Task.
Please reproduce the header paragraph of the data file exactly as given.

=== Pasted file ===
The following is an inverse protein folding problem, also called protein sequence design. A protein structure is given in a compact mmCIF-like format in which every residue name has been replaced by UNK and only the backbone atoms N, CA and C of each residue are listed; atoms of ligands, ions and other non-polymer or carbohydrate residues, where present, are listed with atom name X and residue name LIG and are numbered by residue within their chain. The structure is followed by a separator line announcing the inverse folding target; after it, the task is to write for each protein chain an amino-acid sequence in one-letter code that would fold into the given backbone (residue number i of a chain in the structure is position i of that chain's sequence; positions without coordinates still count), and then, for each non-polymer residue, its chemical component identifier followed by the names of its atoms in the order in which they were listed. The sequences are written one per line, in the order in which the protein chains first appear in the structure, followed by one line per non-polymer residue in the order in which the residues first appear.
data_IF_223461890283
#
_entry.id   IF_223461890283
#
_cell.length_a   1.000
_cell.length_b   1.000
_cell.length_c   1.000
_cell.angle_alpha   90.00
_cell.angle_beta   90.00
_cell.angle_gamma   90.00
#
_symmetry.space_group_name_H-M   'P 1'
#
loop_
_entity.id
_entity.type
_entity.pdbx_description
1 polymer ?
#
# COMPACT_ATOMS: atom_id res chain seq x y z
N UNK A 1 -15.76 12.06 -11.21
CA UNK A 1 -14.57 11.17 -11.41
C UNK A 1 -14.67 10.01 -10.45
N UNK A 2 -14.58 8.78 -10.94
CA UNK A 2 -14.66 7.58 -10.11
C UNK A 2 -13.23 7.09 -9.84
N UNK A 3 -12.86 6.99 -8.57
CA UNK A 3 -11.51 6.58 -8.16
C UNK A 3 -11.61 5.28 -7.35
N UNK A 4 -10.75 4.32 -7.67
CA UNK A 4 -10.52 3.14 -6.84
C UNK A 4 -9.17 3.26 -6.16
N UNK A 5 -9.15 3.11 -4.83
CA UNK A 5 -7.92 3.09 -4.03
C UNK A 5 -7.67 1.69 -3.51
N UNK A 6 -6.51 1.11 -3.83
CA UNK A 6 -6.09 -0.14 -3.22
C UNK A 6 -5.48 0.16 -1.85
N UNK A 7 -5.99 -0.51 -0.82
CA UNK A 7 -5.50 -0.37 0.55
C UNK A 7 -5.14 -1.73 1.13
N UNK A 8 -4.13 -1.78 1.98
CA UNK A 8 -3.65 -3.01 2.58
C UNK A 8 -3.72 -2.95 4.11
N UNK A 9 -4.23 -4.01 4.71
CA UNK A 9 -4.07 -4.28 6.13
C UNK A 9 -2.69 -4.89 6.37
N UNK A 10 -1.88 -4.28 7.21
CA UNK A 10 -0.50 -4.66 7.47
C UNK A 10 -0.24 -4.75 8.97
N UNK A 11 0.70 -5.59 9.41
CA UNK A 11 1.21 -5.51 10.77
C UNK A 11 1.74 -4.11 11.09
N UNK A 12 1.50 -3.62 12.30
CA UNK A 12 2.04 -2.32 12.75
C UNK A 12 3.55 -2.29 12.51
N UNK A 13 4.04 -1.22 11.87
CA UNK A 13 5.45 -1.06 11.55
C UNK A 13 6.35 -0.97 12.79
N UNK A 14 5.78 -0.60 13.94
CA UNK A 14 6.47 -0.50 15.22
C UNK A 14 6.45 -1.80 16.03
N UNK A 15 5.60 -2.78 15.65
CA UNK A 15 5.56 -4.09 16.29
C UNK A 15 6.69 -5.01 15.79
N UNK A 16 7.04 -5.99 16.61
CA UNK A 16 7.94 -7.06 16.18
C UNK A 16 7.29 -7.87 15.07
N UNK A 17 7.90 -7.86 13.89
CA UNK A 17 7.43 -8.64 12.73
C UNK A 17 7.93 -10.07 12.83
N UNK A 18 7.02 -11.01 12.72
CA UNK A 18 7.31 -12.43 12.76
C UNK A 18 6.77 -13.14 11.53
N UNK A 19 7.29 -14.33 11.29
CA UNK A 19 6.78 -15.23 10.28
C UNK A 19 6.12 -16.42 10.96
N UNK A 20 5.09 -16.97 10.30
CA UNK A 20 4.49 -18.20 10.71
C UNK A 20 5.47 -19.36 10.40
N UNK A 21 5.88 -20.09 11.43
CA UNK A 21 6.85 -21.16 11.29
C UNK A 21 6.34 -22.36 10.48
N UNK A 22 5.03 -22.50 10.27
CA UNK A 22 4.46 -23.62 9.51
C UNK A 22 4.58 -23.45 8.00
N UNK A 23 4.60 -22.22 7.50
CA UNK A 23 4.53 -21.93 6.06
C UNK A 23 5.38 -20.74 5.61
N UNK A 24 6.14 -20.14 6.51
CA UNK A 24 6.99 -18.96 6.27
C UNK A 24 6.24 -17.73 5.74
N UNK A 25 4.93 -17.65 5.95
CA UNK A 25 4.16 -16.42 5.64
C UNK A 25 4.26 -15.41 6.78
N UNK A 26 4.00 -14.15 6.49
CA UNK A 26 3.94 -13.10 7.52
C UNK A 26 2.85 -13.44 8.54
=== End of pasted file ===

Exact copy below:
The following is an inverse protein folding problem, also called protein sequence design. A protein structure is given in a compact mmCIF-like format in which every residue name has been replaced by UNK and only the backbone atoms N, CA and C of each residue are listed; atoms of ligands, ions and other non-polymer or carbohydrate residues, where present, are listed with atom name X and residue name LIG and are numbered by residue within their chain. The structure is followed by a separator line announcing the inverse folding target; after it, the task is to write for each protein chain an amino-acid sequence in one-letter code that would fold into the given backbone (residue number i of a chain in the structure is position i of that chain's sequence; positions without coordinates still count), and then, for each non-polymer residue, its chemical component identifier followed by the names of its atoms in the order in which they were listed. The sequences are written one per line, in the order in which the protein chains first appear in the structure, followed by one line per non-polymer residue in the order in which the residues first appear.